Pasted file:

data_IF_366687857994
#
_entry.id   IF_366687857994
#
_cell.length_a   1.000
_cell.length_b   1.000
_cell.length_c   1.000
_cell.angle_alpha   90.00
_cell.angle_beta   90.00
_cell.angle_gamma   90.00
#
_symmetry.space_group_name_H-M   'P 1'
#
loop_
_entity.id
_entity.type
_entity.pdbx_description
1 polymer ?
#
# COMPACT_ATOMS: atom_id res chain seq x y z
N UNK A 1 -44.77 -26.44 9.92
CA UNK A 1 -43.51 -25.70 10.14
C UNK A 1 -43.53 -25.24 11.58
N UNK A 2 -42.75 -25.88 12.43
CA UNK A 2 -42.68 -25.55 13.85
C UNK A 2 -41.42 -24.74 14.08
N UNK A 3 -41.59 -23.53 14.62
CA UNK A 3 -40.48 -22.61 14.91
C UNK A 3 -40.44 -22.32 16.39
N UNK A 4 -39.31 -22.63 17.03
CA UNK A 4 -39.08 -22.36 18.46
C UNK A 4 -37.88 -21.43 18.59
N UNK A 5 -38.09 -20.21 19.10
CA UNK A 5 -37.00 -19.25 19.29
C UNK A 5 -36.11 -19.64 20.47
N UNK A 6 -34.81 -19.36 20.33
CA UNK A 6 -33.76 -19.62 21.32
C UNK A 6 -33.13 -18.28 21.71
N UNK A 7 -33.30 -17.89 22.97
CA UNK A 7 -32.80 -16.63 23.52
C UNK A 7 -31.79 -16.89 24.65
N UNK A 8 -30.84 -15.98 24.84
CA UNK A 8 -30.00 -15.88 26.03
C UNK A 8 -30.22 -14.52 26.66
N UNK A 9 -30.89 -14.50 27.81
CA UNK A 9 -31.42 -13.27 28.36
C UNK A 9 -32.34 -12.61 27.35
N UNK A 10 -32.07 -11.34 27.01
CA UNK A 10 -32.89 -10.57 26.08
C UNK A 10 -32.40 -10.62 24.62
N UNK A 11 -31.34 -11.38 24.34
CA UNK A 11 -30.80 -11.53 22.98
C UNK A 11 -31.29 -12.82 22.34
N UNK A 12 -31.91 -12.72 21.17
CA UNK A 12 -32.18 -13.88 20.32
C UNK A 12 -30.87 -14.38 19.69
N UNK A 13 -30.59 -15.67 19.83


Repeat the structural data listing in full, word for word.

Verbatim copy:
data_IF_366687857994
#
_entry.id   IF_366687857994
#
_cell.length_a   1.000
_cell.length_b   1.000
_cell.length_c   1.000
_cell.angle_alpha   90.00
_cell.angle_beta   90.00
_cell.angle_gamma   90.00
#
_symmetry.space_group_name_H-M   'P 1'
#
loop_
_entity.id
_entity.type
_entity.pdbx_description
1 polymer ?
#
# COMPACT_ATOMS: atom_id res chain seq x y z
N UNK A 1 -44.77 -26.44 9.92
CA UNK A 1 -43.51 -25.70 10.14
C UNK A 1 -43.53 -25.24 11.58
N UNK A 2 -42.75 -25.88 12.43
CA UNK A 2 -42.68 -25.55 13.85
C UNK A 2 -41.42 -24.74 14.08
N UNK A 3 -41.59 -23.53 14.62
CA UNK A 3 -40.48 -22.61 14.91
C UNK A 3 -40.44 -22.32 16.39
N UNK A 4 -39.31 -22.63 17.03
CA UNK A 4 -39.08 -22.36 18.46
C UNK A 4 -37.88 -21.43 18.59
N UNK A 5 -38.09 -20.21 19.10
CA UNK A 5 -37.00 -19.25 19.29
C UNK A 5 -36.11 -19.64 20.47
N UNK A 6 -34.81 -19.36 20.33
CA UNK A 6 -33.76 -19.62 21.32
C UNK A 6 -33.13 -18.28 21.71
N UNK A 7 -33.30 -17.89 22.97
CA UNK A 7 -32.80 -16.63 23.52
C UNK A 7 -31.79 -16.89 24.65
N UNK A 8 -30.84 -15.98 24.84
CA UNK A 8 -30.00 -15.88 26.03
C UNK A 8 -30.22 -14.52 26.66
N UNK A 9 -30.89 -14.50 27.81
CA UNK A 9 -31.42 -13.27 28.36
C UNK A 9 -32.34 -12.61 27.35
N UNK A 10 -32.07 -11.34 27.01
CA UNK A 10 -32.89 -10.57 26.08
C UNK A 10 -32.40 -10.62 24.62
N UNK A 11 -31.34 -11.38 24.34
CA UNK A 11 -30.80 -11.53 22.98
C UNK A 11 -31.29 -12.82 22.34
N UNK A 12 -31.91 -12.72 21.17
CA UNK A 12 -32.18 -13.88 20.32
C UNK A 12 -30.87 -14.38 19.69
N UNK A 13 -30.59 -15.67 19.83